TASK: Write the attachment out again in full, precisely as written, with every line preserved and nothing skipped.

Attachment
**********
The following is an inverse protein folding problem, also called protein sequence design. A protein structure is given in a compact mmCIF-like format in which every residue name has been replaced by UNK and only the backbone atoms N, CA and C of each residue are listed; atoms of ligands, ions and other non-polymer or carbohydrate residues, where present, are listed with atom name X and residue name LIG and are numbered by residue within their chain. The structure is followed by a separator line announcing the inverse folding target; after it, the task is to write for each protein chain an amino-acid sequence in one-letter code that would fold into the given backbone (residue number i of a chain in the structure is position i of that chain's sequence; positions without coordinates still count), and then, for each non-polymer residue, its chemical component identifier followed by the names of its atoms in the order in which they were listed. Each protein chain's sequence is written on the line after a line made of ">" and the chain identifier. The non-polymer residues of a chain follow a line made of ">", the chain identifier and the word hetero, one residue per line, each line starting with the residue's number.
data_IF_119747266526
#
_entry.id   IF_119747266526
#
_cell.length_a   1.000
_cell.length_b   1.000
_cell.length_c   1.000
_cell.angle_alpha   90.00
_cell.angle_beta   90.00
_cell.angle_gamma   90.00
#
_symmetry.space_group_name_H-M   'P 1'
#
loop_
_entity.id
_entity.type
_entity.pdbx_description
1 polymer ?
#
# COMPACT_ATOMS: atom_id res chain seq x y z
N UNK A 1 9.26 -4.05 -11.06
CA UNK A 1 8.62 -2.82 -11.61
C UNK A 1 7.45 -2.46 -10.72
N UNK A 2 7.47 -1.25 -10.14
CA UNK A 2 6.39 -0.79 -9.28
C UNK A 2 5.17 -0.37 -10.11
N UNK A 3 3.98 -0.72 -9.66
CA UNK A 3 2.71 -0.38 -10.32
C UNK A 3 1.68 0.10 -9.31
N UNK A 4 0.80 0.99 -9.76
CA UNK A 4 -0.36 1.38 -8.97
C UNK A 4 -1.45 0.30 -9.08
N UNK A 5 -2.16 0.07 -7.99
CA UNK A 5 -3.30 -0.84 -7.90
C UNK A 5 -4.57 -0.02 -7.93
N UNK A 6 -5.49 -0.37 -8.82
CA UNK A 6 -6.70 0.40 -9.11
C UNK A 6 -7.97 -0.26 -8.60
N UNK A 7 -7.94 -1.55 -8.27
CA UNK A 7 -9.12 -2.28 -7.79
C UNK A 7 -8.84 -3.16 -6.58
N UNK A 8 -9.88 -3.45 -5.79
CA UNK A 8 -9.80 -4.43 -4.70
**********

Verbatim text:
The following is an inverse protein folding problem, also called protein sequence design. A protein structure is given in a compact mmCIF-like format in which every residue name has been replaced by UNK and only the backbone atoms N, CA and C of each residue are listed; atoms of ligands, ions and other non-polymer or carbohydrate residues, where present, are listed with atom name X and residue name LIG and are numbered by residue within their chain. The structure is followed by a separator line announcing the inverse folding target; after it, the task is to write for each protein chain an amino-acid sequence in one-letter code that would fold into the given backbone (residue number i of a chain in the structure is position i of that chain's sequence; positions without coordinates still count), and then, for each non-polymer residue, its chemical component identifier followed by the names of its atoms in the order in which they were listed. Each protein chain's sequence is written on the line after a line made of ">" and the chain identifier. The non-polymer residues of a chain follow a line made of ">", the chain identifier and the word hetero, one residue per line, each line starting with the residue's number.
data_IF_119747266526
#
_entry.id   IF_119747266526
#
_cell.length_a   1.000
_cell.length_b   1.000
_cell.length_c   1.000
_cell.angle_alpha   90.00
_cell.angle_beta   90.00
_cell.angle_gamma   90.00
#
_symmetry.space_group_name_H-M   'P 1'
#
loop_
_entity.id
_entity.type
_entity.pdbx_description
1 polymer ?
#
# COMPACT_ATOMS: atom_id res chain seq x y z
N UNK A 1 9.26 -4.05 -11.06
CA UNK A 1 8.62 -2.82 -11.61
C UNK A 1 7.45 -2.46 -10.72
N UNK A 2 7.47 -1.25 -10.14
CA UNK A 2 6.39 -0.79 -9.28
C UNK A 2 5.17 -0.37 -10.11
N UNK A 3 3.98 -0.72 -9.66
CA UNK A 3 2.71 -0.38 -10.32
C UNK A 3 1.68 0.10 -9.31
N UNK A 4 0.80 0.99 -9.76
CA UNK A 4 -0.36 1.38 -8.97
C UNK A 4 -1.45 0.30 -9.08
N UNK A 5 -2.16 0.07 -7.99
CA UNK A 5 -3.30 -0.84 -7.90
C UNK A 5 -4.57 -0.02 -7.93
N UNK A 6 -5.49 -0.37 -8.82
CA UNK A 6 -6.70 0.40 -9.11
C UNK A 6 -7.97 -0.26 -8.60
N UNK A 7 -7.94 -1.55 -8.27
CA UNK A 7 -9.12 -2.28 -7.79
C UNK A 7 -8.84 -3.16 -6.58
N UNK A 8 -9.88 -3.45 -5.79
CA UNK A 8 -9.80 -4.43 -4.70